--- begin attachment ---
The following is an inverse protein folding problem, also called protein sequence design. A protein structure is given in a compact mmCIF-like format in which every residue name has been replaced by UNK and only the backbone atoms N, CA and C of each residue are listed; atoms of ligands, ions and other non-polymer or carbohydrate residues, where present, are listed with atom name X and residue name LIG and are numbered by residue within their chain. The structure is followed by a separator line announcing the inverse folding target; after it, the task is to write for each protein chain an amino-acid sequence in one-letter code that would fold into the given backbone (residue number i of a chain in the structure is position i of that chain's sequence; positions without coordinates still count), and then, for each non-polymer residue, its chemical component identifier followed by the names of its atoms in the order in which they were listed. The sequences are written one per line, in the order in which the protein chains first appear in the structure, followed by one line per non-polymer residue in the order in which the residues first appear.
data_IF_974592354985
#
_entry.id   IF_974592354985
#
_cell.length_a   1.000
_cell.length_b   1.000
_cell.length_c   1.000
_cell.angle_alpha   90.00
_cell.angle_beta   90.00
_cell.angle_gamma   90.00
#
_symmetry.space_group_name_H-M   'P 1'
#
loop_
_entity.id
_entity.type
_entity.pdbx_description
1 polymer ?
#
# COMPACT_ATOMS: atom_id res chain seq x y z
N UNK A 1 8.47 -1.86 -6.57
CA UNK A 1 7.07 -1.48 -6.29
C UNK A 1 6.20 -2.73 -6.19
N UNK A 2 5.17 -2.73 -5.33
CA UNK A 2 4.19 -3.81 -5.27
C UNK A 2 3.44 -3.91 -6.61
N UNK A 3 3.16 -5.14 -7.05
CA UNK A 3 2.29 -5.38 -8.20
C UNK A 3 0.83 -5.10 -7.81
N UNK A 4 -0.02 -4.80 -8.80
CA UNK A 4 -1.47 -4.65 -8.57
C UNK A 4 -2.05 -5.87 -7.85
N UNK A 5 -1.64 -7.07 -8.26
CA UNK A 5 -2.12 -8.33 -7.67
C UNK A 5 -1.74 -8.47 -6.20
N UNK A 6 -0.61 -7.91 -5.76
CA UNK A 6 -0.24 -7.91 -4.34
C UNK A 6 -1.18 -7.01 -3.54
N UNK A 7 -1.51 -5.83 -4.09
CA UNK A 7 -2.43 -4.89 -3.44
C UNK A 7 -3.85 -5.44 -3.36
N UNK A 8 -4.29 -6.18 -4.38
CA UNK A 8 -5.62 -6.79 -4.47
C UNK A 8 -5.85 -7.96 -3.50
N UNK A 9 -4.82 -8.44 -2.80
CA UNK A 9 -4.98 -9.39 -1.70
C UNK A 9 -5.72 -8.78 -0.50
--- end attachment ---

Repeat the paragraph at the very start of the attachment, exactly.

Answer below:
The following is an inverse protein folding problem, also called protein sequence design. A protein structure is given in a compact mmCIF-like format in which every residue name has been replaced by UNK and only the backbone atoms N, CA and C of each residue are listed; atoms of ligands, ions and other non-polymer or carbohydrate residues, where present, are listed with atom name X and residue name LIG and are numbered by residue within their chain. The structure is followed by a separator line announcing the inverse folding target; after it, the task is to write for each protein chain an amino-acid sequence in one-letter code that would fold into the given backbone (residue number i of a chain in the structure is position i of that chain's sequence; positions without coordinates still count), and then, for each non-polymer residue, its chemical component identifier followed by the names of its atoms in the order in which they were listed. The sequences are written one per line, in the order in which the protein chains first appear in the structure, followed by one line per non-polymer residue in the order in which the residues first appear.